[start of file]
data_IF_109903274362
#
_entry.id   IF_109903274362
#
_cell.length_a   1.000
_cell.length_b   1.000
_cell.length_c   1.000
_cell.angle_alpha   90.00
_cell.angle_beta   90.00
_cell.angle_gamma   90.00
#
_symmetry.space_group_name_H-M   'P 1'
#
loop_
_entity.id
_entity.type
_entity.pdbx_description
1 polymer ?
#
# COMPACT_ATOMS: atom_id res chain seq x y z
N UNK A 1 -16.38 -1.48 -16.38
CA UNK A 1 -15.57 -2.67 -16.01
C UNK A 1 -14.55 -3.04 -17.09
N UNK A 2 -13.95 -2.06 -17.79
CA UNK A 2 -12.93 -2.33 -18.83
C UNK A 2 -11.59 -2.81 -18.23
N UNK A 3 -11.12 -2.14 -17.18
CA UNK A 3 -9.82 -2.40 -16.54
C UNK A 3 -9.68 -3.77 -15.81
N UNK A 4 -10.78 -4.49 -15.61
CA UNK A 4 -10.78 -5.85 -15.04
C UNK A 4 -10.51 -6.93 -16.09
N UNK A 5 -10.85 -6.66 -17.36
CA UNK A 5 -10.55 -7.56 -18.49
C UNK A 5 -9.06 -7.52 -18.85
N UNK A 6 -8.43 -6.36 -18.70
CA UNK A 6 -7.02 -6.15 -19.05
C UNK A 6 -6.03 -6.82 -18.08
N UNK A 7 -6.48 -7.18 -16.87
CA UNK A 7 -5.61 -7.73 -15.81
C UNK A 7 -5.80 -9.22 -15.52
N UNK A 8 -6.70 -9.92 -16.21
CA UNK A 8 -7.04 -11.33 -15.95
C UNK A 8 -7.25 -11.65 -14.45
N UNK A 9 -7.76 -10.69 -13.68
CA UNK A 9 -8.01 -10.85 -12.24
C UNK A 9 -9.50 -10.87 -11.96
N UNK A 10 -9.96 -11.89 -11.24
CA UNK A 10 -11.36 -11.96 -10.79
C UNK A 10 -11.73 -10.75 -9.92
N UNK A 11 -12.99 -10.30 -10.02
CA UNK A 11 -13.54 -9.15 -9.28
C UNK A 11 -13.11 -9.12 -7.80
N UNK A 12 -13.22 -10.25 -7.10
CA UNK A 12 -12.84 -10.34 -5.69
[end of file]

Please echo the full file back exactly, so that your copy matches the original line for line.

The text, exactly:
data_IF_109903274362
#
_entry.id   IF_109903274362
#
_cell.length_a   1.000
_cell.length_b   1.000
_cell.length_c   1.000
_cell.angle_alpha   90.00
_cell.angle_beta   90.00
_cell.angle_gamma   90.00
#
_symmetry.space_group_name_H-M   'P 1'
#
loop_
_entity.id
_entity.type
_entity.pdbx_description
1 polymer ?
#
# COMPACT_ATOMS: atom_id res chain seq x y z
N UNK A 1 -16.38 -1.48 -16.38
CA UNK A 1 -15.57 -2.67 -16.01
C UNK A 1 -14.55 -3.04 -17.09
N UNK A 2 -13.95 -2.06 -17.79
CA UNK A 2 -12.93 -2.33 -18.83
C UNK A 2 -11.59 -2.81 -18.23
N UNK A 3 -11.12 -2.14 -17.18
CA UNK A 3 -9.82 -2.40 -16.54
C UNK A 3 -9.68 -3.77 -15.81
N UNK A 4 -10.78 -4.49 -15.61
CA UNK A 4 -10.78 -5.85 -15.04
C UNK A 4 -10.51 -6.93 -16.09
N UNK A 5 -10.85 -6.66 -17.36
CA UNK A 5 -10.55 -7.56 -18.49
C UNK A 5 -9.06 -7.52 -18.85
N UNK A 6 -8.43 -6.36 -18.70
CA UNK A 6 -7.02 -6.15 -19.05
C UNK A 6 -6.03 -6.82 -18.08
N UNK A 7 -6.48 -7.18 -16.87
CA UNK A 7 -5.61 -7.73 -15.81
C UNK A 7 -5.80 -9.22 -15.52
N UNK A 8 -6.70 -9.92 -16.21
CA UNK A 8 -7.04 -11.33 -15.95
C UNK A 8 -7.25 -11.65 -14.45
N UNK A 9 -7.76 -10.69 -13.68
CA UNK A 9 -8.01 -10.85 -12.24
C UNK A 9 -9.50 -10.87 -11.96
N UNK A 10 -9.96 -11.89 -11.24
CA UNK A 10 -11.36 -11.96 -10.79
C UNK A 10 -11.73 -10.75 -9.92
N UNK A 11 -12.99 -10.30 -10.02
CA UNK A 11 -13.54 -9.15 -9.28
C UNK A 11 -13.11 -9.12 -7.80
N UNK A 12 -13.22 -10.25 -7.10
CA UNK A 12 -12.84 -10.34 -5.69